Dense
(shape, activation=identity, init=glorot_uniform(), input_rank=None, map_rank=None, bias=True, init_bias=0, name='')[source]¶ Layer factory function to create an instance of a fullyconnected linear layer of the form activation(input @ W + b) with weights W and bias b, and activation and b being optional. shape may describe a tensor as well.
A
Dense
layer instance owns its parameter tensors W and b, and exposes them as attributes.W
and.b
.Example
>>> f = Dense(5, activation=C.relu) >>> x = C.input_variable(3) >>> h = f(x) >>> h.shape (5,) >>> f.W.shape (3, 5) >>> f.b.value array([ 0., 0., 0., 0., 0.], dtype=float32)
>>> # activation through default options >>> with C.default_options(activation=C.relu): ... f = Dense(500)
The
Dense
layer can be applied to inputs that are tensors, not just vectors. This is useful, e.g., at the top of a imageprocessing cascade, where after many convolutions with padding and strides it is difficult to know the precise dimensions. For this case, CNTK has an extended definition of matrix product, in which the input tensor will be treated as if it had been automatically flattened. The weight matrix will be a tensor that reflects the “flattened” dimensions in its axes.Example
>>> f = Dense(5, activation=C.softmax) # a 5class classifier >>> x = C.input_variable((64,16,16)) # e.g. an image reduced by a convolution stack >>> y = f(x) >>> y.shape (5,) >>> f.W.shape # "row" dimension of "matrix" consists of 3 axes that match the input (64, 16, 16, 5)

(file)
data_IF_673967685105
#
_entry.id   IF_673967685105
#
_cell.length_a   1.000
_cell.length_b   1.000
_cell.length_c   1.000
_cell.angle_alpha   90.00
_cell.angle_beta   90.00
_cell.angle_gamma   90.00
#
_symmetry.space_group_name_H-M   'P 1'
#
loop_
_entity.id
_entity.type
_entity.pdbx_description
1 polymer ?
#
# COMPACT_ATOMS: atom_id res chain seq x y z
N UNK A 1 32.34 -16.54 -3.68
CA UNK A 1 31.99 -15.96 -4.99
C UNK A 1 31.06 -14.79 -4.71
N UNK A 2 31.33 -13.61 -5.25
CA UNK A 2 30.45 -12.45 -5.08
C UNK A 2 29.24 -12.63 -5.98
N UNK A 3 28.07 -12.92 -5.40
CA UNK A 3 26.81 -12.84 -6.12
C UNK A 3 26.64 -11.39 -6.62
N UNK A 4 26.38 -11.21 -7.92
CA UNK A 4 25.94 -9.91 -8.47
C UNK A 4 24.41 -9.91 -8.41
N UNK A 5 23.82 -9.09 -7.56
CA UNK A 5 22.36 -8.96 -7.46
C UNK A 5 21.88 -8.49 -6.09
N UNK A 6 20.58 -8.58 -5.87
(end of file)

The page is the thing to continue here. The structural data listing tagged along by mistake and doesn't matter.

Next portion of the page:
This behavior can be modified by telling CNTK either the number of axes that should not be projected (
map_rank
) or the rank of the input (input_rank
). If neither is specified, all input dimensions are projected, as in the example above.Example
>>> f = Dense(5, activation=C.softmax, input_rank=2) # a 5class classifier >>> x = C.input_variable((10, 3, 3)) # e.g. 10 parallel 3x3 objects. Input has input_rank=2 axes >>> y = f(x) >>> y.shape # the 10 parallel objects are classified separately, the "10" dimension is retained (10, 5) >>> f.W.shape # "row" dimension of "matrix" consists of (3,3) matching the input axes to project (3, 3, 5)
>>> f = Dense(5, activation=C.softmax, map_rank=2) >>> x = C.input_variable((4, 6, 3, 3, 3)) # e.g. 24 parallel 3x3x3 objects arranged in a 4x6 grid. The grid is to be retained >>> y = f(x) >>> y.shape # the 4x6 elements are classified separately, the grid structure is retained (4, 6, 5) >>> f.W.shape # "row" dimension of "matrix" consists of (3,3) matching the input axes to project (3, 3, 3, 5) >>> z = y([np.zeros(x.shape)]) >>> assert z.shape == (1, 4, 6, 5)
Parameters:  shape (int or tuple of ints) – vector or tensor dimension of the output of this layer
 activation (
Function
, defaults to identity) – optional function to apply at the end, e.g. relu  init (scalar or NumPy array or
cntk.initializer
, defaults toglorot_uniform()